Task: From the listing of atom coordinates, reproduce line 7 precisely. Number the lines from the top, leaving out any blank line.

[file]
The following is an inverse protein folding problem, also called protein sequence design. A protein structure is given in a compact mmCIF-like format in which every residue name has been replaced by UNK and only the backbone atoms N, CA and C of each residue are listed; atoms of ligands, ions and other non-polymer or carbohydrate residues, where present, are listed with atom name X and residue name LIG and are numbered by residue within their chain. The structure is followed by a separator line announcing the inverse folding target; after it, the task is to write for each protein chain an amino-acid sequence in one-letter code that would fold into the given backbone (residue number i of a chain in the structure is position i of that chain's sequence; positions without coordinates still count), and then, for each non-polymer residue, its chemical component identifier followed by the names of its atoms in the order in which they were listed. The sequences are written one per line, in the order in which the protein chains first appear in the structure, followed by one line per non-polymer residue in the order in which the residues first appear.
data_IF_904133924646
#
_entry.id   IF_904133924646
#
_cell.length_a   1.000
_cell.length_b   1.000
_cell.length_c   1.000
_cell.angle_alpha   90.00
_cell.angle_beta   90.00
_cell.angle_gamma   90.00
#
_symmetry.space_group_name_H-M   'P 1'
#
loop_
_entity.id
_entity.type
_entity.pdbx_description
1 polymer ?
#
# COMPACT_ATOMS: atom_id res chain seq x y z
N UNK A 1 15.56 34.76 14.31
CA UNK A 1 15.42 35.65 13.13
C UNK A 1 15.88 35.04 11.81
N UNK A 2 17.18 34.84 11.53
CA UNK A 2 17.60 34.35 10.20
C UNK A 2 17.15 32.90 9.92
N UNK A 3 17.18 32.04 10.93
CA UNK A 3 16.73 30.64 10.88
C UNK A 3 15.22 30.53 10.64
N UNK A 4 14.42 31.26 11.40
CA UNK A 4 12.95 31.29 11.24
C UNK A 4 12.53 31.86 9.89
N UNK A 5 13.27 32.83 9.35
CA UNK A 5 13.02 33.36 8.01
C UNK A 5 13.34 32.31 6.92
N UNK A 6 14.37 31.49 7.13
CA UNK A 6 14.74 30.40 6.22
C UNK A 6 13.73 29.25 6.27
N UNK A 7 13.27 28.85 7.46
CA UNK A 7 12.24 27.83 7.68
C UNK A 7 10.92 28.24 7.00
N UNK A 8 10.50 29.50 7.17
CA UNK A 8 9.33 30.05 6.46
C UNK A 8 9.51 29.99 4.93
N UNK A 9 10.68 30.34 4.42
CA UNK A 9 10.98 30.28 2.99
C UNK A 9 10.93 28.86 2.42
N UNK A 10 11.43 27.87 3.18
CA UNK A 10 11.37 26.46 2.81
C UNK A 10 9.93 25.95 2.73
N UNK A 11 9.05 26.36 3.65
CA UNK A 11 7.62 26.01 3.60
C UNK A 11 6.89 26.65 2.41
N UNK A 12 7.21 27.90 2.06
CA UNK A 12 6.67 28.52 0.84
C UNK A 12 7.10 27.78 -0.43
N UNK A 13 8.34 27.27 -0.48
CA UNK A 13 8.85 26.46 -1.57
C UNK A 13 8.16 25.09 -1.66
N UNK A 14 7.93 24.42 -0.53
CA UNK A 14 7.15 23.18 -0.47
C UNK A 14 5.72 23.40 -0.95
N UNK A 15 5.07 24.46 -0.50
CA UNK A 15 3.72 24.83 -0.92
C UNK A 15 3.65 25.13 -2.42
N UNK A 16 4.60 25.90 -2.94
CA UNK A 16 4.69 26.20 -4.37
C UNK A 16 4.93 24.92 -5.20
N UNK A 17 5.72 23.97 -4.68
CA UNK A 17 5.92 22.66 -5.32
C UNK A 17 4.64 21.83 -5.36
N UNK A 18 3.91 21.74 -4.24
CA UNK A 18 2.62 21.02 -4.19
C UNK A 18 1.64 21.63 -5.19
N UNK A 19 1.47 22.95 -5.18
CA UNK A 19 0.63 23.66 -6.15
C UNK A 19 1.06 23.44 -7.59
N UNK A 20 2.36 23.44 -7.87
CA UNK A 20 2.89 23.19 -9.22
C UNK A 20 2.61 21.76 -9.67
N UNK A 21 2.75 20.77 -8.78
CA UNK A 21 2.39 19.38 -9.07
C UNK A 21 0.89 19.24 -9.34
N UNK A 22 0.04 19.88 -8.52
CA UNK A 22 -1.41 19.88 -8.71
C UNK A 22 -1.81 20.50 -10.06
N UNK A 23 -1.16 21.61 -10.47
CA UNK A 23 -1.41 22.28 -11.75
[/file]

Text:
_cell.length_b   1.000